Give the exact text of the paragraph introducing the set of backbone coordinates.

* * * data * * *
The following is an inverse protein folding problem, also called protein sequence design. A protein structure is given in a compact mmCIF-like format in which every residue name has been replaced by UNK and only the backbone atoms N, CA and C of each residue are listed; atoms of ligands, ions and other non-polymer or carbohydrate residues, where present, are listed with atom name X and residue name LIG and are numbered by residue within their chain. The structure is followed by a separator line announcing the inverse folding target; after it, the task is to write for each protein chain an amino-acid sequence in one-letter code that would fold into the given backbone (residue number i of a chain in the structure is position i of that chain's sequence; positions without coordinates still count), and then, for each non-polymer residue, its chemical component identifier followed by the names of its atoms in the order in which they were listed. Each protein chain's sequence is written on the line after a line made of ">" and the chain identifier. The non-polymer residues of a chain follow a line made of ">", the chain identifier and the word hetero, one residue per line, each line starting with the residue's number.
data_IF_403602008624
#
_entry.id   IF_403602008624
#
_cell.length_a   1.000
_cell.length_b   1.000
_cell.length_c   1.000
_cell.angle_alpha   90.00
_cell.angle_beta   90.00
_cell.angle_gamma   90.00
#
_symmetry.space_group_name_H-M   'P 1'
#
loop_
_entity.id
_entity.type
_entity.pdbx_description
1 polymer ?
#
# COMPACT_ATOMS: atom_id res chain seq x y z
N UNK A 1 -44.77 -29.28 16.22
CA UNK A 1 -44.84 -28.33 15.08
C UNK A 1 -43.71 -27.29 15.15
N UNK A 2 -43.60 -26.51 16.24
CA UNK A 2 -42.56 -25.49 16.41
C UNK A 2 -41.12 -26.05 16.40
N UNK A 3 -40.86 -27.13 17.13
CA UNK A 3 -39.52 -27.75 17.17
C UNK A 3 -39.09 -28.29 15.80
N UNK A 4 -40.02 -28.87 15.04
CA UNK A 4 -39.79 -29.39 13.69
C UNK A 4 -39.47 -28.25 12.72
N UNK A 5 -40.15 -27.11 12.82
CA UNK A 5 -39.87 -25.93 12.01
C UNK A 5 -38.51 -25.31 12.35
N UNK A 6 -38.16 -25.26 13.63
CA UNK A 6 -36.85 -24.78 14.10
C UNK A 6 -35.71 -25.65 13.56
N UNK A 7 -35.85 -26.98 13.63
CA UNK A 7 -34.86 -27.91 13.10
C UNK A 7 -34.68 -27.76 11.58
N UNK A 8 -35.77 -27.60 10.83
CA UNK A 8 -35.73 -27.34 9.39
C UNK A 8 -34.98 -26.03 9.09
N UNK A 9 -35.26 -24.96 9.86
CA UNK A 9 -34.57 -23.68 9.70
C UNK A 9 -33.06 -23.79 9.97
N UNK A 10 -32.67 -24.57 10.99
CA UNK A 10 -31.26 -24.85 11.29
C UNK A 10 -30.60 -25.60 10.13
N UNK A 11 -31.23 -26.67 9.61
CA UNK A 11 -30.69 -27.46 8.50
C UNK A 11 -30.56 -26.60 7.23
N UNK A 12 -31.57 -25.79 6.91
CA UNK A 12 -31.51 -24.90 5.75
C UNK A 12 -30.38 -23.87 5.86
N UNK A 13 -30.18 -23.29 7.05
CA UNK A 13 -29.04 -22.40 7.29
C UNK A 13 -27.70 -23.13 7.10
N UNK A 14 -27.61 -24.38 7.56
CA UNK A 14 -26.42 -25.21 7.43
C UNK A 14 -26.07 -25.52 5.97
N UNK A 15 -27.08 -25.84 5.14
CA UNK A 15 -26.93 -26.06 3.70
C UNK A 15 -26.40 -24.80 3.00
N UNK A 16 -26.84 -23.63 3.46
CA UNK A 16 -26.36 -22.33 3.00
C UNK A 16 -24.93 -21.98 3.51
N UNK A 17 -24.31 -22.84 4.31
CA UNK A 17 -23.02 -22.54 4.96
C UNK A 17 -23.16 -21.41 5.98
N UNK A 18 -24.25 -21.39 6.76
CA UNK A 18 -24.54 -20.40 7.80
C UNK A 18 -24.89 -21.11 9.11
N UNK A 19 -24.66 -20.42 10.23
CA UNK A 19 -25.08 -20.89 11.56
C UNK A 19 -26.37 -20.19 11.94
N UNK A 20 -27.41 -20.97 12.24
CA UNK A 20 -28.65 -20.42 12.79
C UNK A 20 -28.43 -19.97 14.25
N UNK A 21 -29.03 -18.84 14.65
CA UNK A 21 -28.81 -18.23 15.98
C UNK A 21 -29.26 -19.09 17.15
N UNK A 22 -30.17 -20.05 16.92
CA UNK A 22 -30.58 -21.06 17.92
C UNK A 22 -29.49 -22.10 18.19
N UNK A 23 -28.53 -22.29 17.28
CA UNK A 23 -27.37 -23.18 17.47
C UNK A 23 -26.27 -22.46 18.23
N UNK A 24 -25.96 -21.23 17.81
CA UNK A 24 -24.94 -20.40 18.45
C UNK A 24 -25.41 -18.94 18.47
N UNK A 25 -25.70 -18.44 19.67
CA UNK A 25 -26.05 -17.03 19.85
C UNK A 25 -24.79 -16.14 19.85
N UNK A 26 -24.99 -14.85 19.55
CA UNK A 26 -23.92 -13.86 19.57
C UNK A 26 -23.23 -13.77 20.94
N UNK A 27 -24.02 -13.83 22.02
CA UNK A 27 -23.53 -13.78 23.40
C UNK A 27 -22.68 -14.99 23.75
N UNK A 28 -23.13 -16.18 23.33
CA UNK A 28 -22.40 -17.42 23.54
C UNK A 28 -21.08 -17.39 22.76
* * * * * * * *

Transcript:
The following is an inverse protein folding problem, also called protein sequence design. A protein structure is given in a compact mmCIF-like format in which every residue name has been replaced by UNK and only the backbone atoms N, CA and C of each residue are listed; atoms of ligands, ions and other non-polymer or carbohydrate residues, where present, are listed with atom name X and residue name LIG and are numbered by residue within their chain. The structure is followed by a separator line announcing the inverse folding target; after it, the task is to write for each protein chain an amino-acid sequence in one-letter code that would fold into the given backbone (residue number i of a chain in the structure is position i of that chain's sequence; positions without coordinates still count), and then, for each non-polymer residue, its chemical component identifier followed by the names of its atoms in the order in which they were listed. Each protein chain's sequence is written on the line after a line made of ">" and the chain identifier. The non-polymer residues of a chain follow a line made of ">", the chain identifier and the word hetero, one residue per line, each line starting with the residue's number.